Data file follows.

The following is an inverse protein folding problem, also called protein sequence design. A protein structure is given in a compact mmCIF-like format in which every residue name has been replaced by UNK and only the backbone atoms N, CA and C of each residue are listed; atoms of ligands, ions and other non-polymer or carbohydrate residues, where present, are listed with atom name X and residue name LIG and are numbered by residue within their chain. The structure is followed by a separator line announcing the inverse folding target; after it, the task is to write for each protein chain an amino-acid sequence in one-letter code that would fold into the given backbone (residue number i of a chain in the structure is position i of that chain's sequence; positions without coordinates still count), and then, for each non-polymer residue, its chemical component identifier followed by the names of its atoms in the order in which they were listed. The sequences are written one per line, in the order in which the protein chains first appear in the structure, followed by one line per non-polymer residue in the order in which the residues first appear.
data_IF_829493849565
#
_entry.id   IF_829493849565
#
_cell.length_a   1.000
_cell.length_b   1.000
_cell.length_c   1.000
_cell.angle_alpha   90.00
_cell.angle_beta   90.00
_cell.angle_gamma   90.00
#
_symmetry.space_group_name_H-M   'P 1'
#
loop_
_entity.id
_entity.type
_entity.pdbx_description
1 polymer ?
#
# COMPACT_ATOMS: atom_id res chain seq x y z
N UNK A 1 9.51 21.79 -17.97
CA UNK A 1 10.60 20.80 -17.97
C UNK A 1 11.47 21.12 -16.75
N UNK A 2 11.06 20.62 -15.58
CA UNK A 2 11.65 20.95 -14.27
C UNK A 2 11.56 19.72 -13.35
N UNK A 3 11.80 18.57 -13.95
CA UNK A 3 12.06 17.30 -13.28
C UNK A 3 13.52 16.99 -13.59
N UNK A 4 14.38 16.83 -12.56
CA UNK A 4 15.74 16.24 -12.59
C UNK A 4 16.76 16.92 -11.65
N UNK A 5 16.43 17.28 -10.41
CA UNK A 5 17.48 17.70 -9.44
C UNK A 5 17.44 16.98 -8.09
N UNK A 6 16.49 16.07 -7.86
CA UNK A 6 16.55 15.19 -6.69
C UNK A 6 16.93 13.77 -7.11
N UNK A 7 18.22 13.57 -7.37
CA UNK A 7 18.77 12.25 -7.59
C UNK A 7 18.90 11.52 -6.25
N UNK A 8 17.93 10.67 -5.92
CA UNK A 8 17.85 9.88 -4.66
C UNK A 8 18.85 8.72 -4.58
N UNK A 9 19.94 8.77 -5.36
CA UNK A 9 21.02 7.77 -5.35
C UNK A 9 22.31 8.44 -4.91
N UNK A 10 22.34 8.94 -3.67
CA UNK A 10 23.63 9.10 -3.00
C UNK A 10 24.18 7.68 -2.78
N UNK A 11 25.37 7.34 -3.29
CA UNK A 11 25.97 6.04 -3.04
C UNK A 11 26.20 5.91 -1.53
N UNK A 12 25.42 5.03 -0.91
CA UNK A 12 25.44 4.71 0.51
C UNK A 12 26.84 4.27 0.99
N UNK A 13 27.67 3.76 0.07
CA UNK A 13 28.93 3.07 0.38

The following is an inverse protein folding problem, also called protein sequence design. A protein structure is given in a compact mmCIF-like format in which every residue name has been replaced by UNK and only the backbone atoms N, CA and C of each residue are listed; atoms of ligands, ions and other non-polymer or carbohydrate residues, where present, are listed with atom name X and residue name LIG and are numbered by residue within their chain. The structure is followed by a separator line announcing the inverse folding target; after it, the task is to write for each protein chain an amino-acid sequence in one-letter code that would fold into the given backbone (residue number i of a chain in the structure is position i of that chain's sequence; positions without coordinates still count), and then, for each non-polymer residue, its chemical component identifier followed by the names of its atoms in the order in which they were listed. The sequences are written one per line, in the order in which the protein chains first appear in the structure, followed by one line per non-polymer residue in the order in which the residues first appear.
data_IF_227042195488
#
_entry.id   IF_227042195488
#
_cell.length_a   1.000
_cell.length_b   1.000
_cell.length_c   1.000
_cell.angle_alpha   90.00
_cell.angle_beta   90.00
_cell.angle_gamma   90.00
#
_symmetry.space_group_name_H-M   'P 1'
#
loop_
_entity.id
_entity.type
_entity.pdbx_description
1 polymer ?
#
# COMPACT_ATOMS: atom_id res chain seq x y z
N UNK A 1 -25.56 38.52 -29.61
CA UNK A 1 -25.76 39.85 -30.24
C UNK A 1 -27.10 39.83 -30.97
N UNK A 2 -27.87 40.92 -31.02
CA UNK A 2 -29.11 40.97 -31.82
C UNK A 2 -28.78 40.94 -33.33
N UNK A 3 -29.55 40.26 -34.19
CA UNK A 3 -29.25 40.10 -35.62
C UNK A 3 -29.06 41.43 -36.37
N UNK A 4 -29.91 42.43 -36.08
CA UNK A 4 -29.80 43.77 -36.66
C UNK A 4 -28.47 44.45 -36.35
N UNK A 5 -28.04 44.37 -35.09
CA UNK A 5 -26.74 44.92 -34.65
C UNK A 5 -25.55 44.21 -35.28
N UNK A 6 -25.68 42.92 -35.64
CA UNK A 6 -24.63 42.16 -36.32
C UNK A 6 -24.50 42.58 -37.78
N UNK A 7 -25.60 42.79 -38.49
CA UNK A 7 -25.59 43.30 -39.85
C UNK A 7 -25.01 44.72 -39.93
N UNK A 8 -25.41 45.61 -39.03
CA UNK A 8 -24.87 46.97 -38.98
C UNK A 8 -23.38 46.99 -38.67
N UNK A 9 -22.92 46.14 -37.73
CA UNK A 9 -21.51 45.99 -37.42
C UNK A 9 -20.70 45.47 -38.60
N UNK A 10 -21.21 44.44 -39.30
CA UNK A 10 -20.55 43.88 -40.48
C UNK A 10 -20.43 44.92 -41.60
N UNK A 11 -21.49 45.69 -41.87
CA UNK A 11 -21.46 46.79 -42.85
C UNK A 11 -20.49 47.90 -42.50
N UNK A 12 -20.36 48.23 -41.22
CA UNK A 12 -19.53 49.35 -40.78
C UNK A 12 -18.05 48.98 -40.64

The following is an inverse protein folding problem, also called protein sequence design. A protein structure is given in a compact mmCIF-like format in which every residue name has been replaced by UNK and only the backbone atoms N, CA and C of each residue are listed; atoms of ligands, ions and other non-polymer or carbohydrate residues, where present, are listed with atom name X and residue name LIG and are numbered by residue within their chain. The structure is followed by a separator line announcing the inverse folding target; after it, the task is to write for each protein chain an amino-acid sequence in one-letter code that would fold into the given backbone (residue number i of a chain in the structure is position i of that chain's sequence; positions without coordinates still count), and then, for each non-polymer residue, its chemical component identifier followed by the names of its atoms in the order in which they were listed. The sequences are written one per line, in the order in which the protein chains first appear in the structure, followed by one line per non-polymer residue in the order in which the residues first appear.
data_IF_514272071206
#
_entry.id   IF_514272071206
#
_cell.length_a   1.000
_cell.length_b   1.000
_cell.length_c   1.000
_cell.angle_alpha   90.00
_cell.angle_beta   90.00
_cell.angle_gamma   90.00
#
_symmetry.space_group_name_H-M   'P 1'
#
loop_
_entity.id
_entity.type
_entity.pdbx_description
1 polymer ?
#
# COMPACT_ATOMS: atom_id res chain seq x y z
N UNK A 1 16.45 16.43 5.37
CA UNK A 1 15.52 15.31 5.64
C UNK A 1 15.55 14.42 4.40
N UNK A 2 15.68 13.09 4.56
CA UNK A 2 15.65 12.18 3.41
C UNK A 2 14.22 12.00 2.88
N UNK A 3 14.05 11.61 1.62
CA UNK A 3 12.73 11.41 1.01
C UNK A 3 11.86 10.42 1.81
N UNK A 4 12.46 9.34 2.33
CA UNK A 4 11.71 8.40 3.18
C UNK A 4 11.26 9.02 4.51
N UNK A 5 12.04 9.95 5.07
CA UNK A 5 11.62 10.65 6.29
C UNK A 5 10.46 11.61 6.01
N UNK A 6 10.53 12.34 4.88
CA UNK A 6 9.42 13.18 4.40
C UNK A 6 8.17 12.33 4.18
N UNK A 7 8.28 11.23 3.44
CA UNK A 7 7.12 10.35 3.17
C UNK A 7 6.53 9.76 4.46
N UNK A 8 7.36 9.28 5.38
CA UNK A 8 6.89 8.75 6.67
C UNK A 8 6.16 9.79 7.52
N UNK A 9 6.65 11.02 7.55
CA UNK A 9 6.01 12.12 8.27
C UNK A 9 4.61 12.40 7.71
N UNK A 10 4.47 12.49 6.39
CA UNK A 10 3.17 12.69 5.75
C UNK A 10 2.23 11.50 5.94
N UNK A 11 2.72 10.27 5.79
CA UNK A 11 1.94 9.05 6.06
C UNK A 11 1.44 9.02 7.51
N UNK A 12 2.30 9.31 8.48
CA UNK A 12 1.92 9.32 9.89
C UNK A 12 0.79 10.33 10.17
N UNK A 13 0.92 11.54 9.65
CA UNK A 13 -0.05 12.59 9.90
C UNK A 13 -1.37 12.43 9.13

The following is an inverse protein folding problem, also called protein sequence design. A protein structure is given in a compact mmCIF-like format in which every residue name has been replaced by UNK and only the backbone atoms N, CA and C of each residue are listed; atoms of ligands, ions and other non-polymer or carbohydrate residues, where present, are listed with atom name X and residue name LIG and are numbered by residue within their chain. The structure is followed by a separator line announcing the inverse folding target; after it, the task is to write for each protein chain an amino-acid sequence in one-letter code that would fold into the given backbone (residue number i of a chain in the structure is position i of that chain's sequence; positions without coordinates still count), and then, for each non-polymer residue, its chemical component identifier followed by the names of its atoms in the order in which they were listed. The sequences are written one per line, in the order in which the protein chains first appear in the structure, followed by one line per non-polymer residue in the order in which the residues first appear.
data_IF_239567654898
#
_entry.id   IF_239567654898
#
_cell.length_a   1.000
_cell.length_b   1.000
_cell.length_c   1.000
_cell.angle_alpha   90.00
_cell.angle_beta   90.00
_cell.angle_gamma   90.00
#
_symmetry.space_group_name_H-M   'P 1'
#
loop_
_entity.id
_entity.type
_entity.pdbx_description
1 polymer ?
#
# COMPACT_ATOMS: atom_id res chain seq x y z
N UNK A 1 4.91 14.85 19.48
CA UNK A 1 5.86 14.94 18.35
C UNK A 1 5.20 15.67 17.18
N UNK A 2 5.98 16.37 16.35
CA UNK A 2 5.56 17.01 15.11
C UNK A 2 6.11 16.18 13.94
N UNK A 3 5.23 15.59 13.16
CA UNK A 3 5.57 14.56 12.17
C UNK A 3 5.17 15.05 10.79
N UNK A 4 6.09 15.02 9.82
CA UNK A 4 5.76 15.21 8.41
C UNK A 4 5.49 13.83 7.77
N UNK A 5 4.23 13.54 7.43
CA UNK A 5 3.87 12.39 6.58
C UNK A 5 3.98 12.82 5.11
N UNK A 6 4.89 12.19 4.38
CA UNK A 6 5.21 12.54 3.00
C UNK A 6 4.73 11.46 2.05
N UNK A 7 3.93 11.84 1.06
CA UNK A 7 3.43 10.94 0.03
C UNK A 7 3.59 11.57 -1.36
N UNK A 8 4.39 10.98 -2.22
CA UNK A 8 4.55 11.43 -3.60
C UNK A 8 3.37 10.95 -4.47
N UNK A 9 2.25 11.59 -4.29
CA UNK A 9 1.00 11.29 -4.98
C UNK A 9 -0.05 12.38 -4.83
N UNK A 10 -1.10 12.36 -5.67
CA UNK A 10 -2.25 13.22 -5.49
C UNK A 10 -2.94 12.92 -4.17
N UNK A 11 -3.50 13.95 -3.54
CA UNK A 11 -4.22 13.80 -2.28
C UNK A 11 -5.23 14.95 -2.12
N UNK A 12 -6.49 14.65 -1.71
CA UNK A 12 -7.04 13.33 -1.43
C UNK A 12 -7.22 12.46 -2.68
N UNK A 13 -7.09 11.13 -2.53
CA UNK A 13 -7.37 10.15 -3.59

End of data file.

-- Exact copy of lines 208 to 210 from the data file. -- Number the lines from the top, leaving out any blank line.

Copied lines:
CA UNK A 4 5.76 15.21 8.41
C UNK A 4 5.49 13.83 7.77
N UNK A 5 4.23 13.54 7.43